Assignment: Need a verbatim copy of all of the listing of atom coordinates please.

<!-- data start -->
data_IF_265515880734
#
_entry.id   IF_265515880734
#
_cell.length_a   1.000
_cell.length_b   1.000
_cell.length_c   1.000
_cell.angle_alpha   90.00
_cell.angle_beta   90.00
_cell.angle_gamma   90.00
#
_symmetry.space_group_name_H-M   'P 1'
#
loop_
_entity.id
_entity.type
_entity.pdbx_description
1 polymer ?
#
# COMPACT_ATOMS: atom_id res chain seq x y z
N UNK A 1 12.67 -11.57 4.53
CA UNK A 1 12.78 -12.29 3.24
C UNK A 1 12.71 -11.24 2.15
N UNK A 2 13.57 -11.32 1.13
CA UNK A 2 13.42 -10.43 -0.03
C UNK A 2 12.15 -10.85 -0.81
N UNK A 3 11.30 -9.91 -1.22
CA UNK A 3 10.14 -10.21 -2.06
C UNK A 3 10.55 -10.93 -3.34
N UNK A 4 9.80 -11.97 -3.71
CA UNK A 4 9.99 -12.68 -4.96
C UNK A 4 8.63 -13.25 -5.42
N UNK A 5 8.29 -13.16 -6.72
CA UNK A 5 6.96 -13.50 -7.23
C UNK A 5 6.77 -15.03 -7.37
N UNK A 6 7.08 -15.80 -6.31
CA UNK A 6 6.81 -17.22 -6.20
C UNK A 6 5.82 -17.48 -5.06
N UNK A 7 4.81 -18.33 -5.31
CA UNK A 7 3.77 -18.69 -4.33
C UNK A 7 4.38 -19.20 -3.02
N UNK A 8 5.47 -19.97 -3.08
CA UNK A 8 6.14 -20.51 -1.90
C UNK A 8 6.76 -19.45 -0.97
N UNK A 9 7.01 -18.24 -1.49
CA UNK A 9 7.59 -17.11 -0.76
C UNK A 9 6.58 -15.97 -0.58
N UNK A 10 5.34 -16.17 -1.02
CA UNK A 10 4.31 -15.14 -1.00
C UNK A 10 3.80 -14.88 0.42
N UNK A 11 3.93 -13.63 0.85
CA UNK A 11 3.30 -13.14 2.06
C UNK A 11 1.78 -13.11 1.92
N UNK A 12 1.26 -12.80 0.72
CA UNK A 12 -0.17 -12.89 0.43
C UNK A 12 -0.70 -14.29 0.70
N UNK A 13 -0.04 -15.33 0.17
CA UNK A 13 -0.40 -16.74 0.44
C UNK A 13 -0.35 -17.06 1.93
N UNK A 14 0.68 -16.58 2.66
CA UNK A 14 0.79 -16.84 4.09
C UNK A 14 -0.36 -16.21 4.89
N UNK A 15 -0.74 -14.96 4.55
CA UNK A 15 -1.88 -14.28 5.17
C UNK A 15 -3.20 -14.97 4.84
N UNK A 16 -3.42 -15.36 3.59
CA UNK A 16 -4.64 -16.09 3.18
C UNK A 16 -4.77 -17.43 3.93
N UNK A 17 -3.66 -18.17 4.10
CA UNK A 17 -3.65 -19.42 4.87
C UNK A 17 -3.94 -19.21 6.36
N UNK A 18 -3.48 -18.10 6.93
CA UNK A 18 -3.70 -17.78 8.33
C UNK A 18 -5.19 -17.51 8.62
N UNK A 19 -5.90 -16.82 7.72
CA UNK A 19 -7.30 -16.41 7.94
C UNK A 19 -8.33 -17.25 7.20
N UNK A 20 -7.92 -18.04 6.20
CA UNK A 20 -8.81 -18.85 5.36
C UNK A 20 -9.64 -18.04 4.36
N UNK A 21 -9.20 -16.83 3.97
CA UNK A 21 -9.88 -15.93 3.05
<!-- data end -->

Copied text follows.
data_IF_265515880734
#
_entry.id   IF_265515880734
#
_cell.length_a   1.000
_cell.length_b   1.000
_cell.length_c   1.000
_cell.angle_alpha   90.00
_cell.angle_beta   90.00
_cell.angle_gamma   90.00
#
_symmetry.space_group_name_H-M   'P 1'
#
loop_
_entity.id
_entity.type
_entity.pdbx_description
1 polymer ?
#
# COMPACT_ATOMS: atom_id res chain seq x y z
N UNK A 1 12.67 -11.57 4.53
CA UNK A 1 12.78 -12.29 3.24
C UNK A 1 12.71 -11.24 2.15
N UNK A 2 13.57 -11.32 1.13
CA UNK A 2 13.42 -10.43 -0.03
C UNK A 2 12.15 -10.85 -0.81
N UNK A 3 11.30 -9.91 -1.22
CA UNK A 3 10.14 -10.21 -2.06
C UNK A 3 10.55 -10.93 -3.34
N UNK A 4 9.80 -11.97 -3.71
CA UNK A 4 9.99 -12.68 -4.96
C UNK A 4 8.63 -13.25 -5.42
N UNK A 5 8.29 -13.16 -6.72
CA UNK A 5 6.96 -13.50 -7.23
C UNK A 5 6.77 -15.03 -7.37
N UNK A 6 7.08 -15.80 -6.31
CA UNK A 6 6.81 -17.22 -6.20
C UNK A 6 5.82 -17.48 -5.06
N UNK A 7 4.81 -18.33 -5.31
CA UNK A 7 3.77 -18.69 -4.33
C UNK A 7 4.38 -19.20 -3.02
N UNK A 8 5.47 -19.97 -3.08
CA UNK A 8 6.14 -20.51 -1.90
C UNK A 8 6.76 -19.45 -0.97
N UNK A 9 7.01 -18.24 -1.49
CA UNK A 9 7.59 -17.11 -0.76
C UNK A 9 6.58 -15.97 -0.58
N UNK A 10 5.34 -16.17 -1.02
CA UNK A 10 4.31 -15.14 -1.00
C UNK A 10 3.80 -14.88 0.42
N UNK A 11 3.93 -13.63 0.85
CA UNK A 11 3.30 -13.14 2.06
C UNK A 11 1.78 -13.11 1.92
N UNK A 12 1.26 -12.80 0.72
CA UNK A 12 -0.17 -12.89 0.43
C UNK A 12 -0.70 -14.29 0.70
N UNK A 13 -0.04 -15.33 0.17
CA UNK A 13 -0.40 -16.74 0.44
C UNK A 13 -0.35 -17.06 1.93
N UNK A 14 0.68 -16.58 2.66
CA UNK A 14 0.79 -16.84 4.09
C UNK A 14 -0.36 -16.21 4.89
N UNK A 15 -0.74 -14.96 4.55
CA UNK A 15 -1.88 -14.28 5.17
C UNK A 15 -3.20 -14.97 4.84
N UNK A 16 -3.42 -15.36 3.59
CA UNK A 16 -4.64 -16.09 3.18
C UNK A 16 -4.77 -17.43 3.93
N UNK A 17 -3.66 -18.17 4.10
CA UNK A 17 -3.65 -19.42 4.87
C UNK A 17 -3.94 -19.21 6.36
N UNK A 18 -3.48 -18.10 6.93
CA UNK A 18 -3.70 -17.78 8.33
C UNK A 18 -5.19 -17.51 8.62
N UNK A 19 -5.90 -16.82 7.72
CA UNK A 19 -7.30 -16.41 7.94
C UNK A 19 -8.33 -17.25 7.20
N UNK A 20 -7.92 -18.04 6.20
CA UNK A 20 -8.81 -18.85 5.36
C UNK A 20 -9.64 -18.04 4.36
N UNK A 21 -9.20 -16.83 3.97
CA UNK A 21 -9.88 -15.93 3.05